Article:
Passively Q-switching of the constructed fiber laser self-starts at an input pump power of 114.8 mW. Such a relatively high threshold power results from the high intra-cavity loss induced by the GNS-based SA. The 3-dB bandwidth of the optical spectrum is measured to be 1.69 nm at the center wavelength of 1561.8 nm when pumping at 114.8 mW as shown in Fig. 4(a). The measured average output power is ∼2.1 mW using a commercial power meter (Yiai, AV6334). Figure 4(a) depicts its corresponding output pulse train with a repetition rate of 42.7 kHz when passively Q-switching starts. Figure 4(c) shows the measured pulse width of the Q-switched pulse is 2.7 μs. To confirm the functionality of GNS-based SA, we insert the microfiber without GNSs deposition into the same laser cavity while no pulse generation was observed. It confirms that the Q-switched pulse generation originates from the GNS-based SA in the cavity not the bare microfiber itself. The GNS-based SA in the laser cavity functions as a loss modulator. This loss consists of both linear loss and nonlinear loss. The former is induced by the microfiber itself and the latter is due to the absorption of the SA. For conventional ring cavity fiber lasers that operate in Q-switching and prohibit from broadband mode-locking, the cavity configurations need SAs as well as narrowband filters such as fiber Bragg grating to restrain multimode oscillation, which could sacrifice the intra-cavity energy [4, 7]. In this experiment, passively Q-switching is attributed to general modulation depth of the GNSs via evanescent field interaction along a confined distance. The peak power of the intra-cavity pulse cannot rise up where fiber nonlinearity becomes important within one cavity round-trip time, therefore the laser spectrum is insufficient for broadband mode-locking and pulses are only released when the population inversion of gain medium is at its highest level .
By increasing the pump power from 114.8 mW to 264.7 mW, the pulse duration of output stable pulses trains varies from 2.7 μs to 1.7 μs while the repetition rate monotonically increases from 42.7 kHz to 64.9 kHz as plotted in Fig. 5(a). Unlike passively mode-locking condition where the repetition rate of the output pulses is fixed corresponding to the cavity length [15,16], the repetition rate of the proposed Q-switched EDFL can be varied with reference to the lifetime of gain medium as well as pump power. The rather long pulse duration is mainly due to the long laser cavity length which leads to a long cavity lifetime. Since different pump powers induce different time required to replenish the extracted energy between two consecutive pulses, the detuning of repetition rate takes place. In the experiment, when more gain is provided to saturate the SA, pulse energy is found to change with the increment of the pump power and the output power increasing monotonously as shown in Fig. 5(b). The output efficiency of the laser is about 3.5%. Benefiting from the scheme of GNS-evanescent field interaction, output pulse with pulse energy of 133 nJ is achieved at the maximum pump power of 264.7 mW. The obtained pulse energy in the experiment as well as other reports using gold nanoparticles as a SA for Q-switching is found to be relatively higher than previous reports using CNT-based SAs [4, 9, 23] and graphene-based SAs [24, 25] in ring cavity. No stable pulse trains were observed when the pump power is higher than 264.7 mW. So far, there are only few reports on the GNS-SA based pulse laser except the fiber connector based GNS SA [14–17]. Also, for a Q-switched fiber laser with high pulse energy output, a lower repetition rate and higher pump power is preferred because the intra-cavity power can be more effectively coupled to each pulse. Although such pulse energy still cannot outperform the laser using conventional semiconductor-based SAs , further improvement for scaling up pulse energy is foreseeable with such type of SA by optimizing the design of the microfiber and synthesize of GNSs. Using other kinds of couplers such as 30/70 coupler and high gain active fiber in the cavity could also boost the output power.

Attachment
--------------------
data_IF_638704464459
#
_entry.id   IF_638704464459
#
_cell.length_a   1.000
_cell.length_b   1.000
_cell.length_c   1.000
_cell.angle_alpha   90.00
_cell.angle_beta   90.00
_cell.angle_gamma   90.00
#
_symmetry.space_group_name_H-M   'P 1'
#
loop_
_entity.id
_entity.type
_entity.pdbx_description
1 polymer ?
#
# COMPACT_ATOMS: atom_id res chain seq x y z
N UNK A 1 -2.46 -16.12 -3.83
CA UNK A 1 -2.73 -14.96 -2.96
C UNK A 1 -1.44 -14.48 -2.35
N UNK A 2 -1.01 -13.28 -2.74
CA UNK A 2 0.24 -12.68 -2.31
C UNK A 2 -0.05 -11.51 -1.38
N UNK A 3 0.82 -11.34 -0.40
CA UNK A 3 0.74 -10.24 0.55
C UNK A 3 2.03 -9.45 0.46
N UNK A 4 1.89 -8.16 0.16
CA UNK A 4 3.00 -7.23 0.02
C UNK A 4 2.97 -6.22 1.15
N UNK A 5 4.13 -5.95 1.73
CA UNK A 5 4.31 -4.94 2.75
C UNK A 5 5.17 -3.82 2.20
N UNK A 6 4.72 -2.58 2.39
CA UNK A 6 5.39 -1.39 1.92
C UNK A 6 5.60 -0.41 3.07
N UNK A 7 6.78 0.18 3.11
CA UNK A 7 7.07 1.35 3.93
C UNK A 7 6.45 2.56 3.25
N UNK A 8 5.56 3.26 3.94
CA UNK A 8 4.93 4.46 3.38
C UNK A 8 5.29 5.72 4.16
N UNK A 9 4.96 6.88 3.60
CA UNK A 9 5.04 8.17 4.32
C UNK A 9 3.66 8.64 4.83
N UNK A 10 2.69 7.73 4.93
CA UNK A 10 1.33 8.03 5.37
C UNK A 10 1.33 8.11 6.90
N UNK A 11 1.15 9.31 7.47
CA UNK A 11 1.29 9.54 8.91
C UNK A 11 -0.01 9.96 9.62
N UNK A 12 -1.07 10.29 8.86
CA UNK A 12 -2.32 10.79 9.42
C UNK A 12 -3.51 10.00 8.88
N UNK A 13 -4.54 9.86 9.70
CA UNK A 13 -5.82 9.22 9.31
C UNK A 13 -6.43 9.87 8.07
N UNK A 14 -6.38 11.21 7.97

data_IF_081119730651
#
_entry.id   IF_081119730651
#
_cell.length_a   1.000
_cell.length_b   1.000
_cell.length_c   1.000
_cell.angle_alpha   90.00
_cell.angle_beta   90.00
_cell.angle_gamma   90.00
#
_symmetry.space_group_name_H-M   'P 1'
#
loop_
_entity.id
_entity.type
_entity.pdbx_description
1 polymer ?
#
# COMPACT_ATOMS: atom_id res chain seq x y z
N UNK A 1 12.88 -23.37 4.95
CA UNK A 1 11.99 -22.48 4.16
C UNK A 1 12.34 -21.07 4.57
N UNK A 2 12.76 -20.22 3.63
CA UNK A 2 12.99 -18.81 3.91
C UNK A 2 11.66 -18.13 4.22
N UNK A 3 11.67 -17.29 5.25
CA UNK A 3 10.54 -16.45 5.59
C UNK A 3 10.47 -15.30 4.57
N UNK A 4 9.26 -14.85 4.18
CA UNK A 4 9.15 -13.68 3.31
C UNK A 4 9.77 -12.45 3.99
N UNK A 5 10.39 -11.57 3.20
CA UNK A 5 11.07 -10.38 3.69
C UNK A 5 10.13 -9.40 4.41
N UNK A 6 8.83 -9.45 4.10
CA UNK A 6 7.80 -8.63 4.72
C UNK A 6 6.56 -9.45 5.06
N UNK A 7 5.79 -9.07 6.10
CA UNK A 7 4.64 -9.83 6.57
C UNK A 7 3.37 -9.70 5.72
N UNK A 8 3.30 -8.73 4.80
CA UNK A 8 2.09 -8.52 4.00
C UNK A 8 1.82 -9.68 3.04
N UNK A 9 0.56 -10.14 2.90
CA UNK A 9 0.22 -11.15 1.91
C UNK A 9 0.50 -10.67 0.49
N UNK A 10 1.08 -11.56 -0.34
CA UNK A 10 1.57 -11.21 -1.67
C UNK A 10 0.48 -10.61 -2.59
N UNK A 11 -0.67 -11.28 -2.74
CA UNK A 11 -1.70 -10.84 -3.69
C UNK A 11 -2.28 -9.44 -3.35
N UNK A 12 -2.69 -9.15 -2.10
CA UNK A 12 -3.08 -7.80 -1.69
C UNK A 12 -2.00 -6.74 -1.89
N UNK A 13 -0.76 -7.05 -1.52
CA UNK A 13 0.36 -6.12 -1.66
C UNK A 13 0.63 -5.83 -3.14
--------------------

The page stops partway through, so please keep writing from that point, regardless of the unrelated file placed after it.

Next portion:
We have successfully demonstrated an all-fiber passively Q-switched EDFL by using an evanescent field interaction based GNS-SA. The GNSs are optically deposited on a microfiber to ensure long nonlinear interaction length. Maximum output pulse energy of 133 nJ is obtained at repetition rate of 58.1 kHz and pulse width of 1.8 μs from the laser cavity by the input pump power of 237 mW at 980 nm.
This research was supported in part by National Natural Science Foundation of China ( 11274224), Shanghai Shuguang Program ( 10SG38), and the open program ( 2013GZKF031307) of State Key Laboratory Advanced Optical Communication System and Networks, Shanghai Jiao Tong University. X. Zeng acknowledges the support of the Program for Professor of Special Appointment (Eastern Scholar) at Shanghai Institutions of Higher Learning.